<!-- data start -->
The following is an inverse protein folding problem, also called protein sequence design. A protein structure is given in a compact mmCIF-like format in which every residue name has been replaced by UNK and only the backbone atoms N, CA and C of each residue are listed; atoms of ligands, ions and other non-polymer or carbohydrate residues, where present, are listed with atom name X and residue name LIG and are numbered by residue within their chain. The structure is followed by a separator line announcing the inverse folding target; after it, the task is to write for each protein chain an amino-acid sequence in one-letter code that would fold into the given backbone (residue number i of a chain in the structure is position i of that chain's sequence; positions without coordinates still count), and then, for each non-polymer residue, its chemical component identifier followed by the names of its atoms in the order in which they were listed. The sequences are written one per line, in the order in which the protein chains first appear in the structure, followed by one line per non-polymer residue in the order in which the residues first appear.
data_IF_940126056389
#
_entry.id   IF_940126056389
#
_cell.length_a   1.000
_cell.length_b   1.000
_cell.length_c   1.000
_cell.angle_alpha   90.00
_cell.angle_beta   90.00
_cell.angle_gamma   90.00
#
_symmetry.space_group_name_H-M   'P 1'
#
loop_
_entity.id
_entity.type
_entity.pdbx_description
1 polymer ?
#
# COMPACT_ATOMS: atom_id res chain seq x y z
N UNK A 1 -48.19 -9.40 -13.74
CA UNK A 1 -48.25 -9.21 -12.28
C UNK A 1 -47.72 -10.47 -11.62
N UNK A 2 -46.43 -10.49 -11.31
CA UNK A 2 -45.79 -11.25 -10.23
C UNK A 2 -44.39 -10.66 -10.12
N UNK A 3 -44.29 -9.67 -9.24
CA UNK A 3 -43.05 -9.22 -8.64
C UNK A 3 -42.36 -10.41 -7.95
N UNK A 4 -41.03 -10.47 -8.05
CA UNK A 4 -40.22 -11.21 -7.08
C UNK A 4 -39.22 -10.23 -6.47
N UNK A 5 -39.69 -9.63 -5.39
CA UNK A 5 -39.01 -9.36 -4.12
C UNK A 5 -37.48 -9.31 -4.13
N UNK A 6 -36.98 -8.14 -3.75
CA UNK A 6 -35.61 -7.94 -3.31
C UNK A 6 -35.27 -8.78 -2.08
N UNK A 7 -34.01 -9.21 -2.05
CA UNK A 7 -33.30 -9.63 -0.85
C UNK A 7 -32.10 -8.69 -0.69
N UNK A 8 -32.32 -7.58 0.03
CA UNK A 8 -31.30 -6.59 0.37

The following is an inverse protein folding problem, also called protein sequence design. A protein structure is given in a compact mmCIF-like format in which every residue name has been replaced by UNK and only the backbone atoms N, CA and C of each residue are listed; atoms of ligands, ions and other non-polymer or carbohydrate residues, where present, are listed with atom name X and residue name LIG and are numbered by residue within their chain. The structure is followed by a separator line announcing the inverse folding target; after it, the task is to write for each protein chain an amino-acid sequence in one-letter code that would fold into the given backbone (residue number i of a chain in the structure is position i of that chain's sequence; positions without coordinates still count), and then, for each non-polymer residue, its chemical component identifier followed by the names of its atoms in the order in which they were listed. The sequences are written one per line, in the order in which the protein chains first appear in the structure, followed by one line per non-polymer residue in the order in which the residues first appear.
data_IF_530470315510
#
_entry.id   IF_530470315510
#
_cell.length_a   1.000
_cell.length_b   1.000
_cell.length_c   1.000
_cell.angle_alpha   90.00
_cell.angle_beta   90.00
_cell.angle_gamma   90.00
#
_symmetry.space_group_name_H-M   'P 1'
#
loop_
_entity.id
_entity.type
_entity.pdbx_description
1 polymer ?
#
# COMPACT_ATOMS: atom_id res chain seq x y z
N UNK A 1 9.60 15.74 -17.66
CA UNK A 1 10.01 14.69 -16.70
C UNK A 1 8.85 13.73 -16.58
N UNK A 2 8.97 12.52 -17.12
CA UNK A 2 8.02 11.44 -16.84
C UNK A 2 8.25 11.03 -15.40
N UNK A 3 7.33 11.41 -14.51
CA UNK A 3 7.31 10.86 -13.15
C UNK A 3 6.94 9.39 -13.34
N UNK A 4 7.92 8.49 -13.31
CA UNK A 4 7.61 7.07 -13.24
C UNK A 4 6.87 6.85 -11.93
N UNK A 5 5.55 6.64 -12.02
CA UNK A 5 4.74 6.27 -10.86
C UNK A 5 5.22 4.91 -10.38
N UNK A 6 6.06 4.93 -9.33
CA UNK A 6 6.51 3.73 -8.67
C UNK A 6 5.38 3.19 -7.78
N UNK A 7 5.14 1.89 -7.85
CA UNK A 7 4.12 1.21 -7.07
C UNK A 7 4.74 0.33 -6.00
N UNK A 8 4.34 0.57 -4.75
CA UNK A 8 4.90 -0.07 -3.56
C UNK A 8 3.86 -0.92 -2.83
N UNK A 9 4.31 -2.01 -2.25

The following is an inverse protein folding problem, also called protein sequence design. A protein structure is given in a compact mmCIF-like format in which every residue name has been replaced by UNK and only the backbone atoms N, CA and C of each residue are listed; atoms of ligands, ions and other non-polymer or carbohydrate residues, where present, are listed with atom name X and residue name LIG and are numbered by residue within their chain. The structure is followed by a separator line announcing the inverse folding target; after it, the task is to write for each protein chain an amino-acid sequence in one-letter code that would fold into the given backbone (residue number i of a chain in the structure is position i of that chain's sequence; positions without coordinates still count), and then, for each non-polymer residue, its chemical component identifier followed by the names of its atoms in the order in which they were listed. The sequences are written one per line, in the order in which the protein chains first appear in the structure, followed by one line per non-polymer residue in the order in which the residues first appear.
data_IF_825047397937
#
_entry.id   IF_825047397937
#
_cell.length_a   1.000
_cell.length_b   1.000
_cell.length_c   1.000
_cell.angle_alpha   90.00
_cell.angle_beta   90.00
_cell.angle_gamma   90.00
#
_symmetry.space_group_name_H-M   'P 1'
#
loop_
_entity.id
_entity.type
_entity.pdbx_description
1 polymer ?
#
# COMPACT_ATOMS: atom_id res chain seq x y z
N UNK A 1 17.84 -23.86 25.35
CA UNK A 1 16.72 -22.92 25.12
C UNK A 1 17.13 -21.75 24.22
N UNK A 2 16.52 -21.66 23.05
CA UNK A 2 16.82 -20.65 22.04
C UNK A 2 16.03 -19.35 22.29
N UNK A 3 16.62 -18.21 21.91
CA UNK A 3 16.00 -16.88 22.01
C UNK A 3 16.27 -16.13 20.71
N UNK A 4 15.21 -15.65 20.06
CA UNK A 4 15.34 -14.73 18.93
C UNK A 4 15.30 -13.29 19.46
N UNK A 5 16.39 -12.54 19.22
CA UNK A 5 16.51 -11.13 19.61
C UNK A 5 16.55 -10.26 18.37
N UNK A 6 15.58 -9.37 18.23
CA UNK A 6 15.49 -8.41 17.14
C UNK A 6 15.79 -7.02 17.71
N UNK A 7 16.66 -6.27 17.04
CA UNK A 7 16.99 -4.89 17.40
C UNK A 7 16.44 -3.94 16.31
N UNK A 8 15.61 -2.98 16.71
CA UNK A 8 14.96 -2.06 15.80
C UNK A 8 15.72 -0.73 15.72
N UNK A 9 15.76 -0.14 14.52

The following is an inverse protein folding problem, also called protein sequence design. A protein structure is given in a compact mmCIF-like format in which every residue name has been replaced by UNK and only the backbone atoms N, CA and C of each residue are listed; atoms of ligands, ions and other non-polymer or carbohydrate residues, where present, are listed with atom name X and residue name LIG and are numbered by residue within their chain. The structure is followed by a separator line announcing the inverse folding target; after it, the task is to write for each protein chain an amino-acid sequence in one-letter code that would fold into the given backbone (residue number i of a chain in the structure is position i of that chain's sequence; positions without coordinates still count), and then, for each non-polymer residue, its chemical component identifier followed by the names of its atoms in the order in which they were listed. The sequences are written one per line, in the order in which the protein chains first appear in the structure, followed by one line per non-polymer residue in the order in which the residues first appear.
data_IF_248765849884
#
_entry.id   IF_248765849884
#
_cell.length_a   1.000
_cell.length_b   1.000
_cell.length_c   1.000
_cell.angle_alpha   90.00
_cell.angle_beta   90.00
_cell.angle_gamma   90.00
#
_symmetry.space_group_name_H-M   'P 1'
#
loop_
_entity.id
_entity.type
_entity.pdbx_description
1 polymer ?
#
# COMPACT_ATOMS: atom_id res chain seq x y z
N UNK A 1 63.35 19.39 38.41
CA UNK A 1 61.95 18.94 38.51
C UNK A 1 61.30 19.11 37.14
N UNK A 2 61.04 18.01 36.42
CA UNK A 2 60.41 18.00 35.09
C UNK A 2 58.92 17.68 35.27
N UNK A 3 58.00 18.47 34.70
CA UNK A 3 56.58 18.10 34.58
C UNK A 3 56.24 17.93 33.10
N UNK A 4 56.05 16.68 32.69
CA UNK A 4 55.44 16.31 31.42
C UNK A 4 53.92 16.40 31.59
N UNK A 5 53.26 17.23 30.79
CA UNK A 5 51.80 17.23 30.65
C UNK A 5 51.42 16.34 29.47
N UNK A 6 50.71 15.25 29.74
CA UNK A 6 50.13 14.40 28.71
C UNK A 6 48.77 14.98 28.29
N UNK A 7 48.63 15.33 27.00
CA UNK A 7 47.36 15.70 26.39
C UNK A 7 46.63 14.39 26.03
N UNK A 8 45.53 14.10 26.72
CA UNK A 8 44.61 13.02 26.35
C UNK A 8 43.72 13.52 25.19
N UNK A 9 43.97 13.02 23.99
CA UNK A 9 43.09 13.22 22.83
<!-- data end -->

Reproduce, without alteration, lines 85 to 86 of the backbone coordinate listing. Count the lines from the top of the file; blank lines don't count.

CA UNK A 7 4.12 1.21 -7.07
C UNK A 7 4.74 0.33 -6.00